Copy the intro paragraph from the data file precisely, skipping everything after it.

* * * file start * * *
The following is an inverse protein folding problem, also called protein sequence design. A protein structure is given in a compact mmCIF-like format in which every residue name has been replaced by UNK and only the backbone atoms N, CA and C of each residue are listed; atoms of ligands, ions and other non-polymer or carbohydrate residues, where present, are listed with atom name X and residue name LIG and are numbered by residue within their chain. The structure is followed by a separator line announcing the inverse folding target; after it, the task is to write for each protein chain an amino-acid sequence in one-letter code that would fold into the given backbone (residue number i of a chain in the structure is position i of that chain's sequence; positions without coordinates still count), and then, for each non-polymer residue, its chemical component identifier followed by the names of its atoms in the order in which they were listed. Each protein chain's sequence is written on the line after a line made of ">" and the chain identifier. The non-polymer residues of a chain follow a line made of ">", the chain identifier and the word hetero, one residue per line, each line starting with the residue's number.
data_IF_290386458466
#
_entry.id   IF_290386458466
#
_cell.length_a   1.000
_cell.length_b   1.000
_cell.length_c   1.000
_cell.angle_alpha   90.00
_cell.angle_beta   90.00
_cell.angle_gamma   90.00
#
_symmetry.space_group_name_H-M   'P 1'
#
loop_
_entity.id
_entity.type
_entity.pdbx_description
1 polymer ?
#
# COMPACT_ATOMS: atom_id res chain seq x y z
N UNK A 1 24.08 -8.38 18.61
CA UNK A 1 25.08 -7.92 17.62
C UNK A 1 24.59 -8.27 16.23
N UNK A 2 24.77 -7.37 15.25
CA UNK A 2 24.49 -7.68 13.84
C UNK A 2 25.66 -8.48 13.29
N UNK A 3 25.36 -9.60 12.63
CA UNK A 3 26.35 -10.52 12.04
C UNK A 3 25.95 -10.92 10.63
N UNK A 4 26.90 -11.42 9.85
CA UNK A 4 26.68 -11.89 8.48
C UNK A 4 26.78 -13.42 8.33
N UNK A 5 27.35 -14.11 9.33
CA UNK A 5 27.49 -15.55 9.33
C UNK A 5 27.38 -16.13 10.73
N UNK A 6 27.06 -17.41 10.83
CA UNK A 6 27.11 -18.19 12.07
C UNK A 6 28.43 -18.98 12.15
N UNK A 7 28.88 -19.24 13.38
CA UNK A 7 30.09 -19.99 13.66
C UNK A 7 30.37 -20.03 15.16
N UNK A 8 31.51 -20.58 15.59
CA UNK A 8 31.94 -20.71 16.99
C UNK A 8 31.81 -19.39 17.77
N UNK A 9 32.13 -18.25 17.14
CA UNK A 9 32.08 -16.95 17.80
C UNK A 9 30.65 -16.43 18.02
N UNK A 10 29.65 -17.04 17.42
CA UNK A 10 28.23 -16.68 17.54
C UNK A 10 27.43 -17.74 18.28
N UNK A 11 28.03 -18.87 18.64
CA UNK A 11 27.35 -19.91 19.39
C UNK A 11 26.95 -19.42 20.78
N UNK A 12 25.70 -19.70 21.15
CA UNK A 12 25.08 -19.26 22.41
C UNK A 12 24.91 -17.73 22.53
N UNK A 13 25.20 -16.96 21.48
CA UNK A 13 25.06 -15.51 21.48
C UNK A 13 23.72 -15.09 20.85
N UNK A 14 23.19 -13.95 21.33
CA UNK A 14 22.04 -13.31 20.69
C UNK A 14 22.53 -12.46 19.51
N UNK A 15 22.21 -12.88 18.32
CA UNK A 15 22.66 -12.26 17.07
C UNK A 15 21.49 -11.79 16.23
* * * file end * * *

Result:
The following is an inverse protein folding problem, also called protein sequence design. A protein structure is given in a compact mmCIF-like format in which every residue name has been replaced by UNK and only the backbone atoms N, CA and C of each residue are listed; atoms of ligands, ions and other non-polymer or carbohydrate residues, where present, are listed with atom name X and residue name LIG and are numbered by residue within their chain. The structure is followed by a separator line announcing the inverse folding target; after it, the task is to write for each protein chain an amino-acid sequence in one-letter code that would fold into the given backbone (residue number i of a chain in the structure is position i of that chain's sequence; positions without coordinates still count), and then, for each non-polymer residue, its chemical component identifier followed by the names of its atoms in the order in which they were listed. Each protein chain's sequence is written on the line after a line made of ">" and the chain identifier. The non-polymer residues of a chain follow a line made of ">", the chain identifier and the word hetero, one residue per line, each line starting with the residue's number.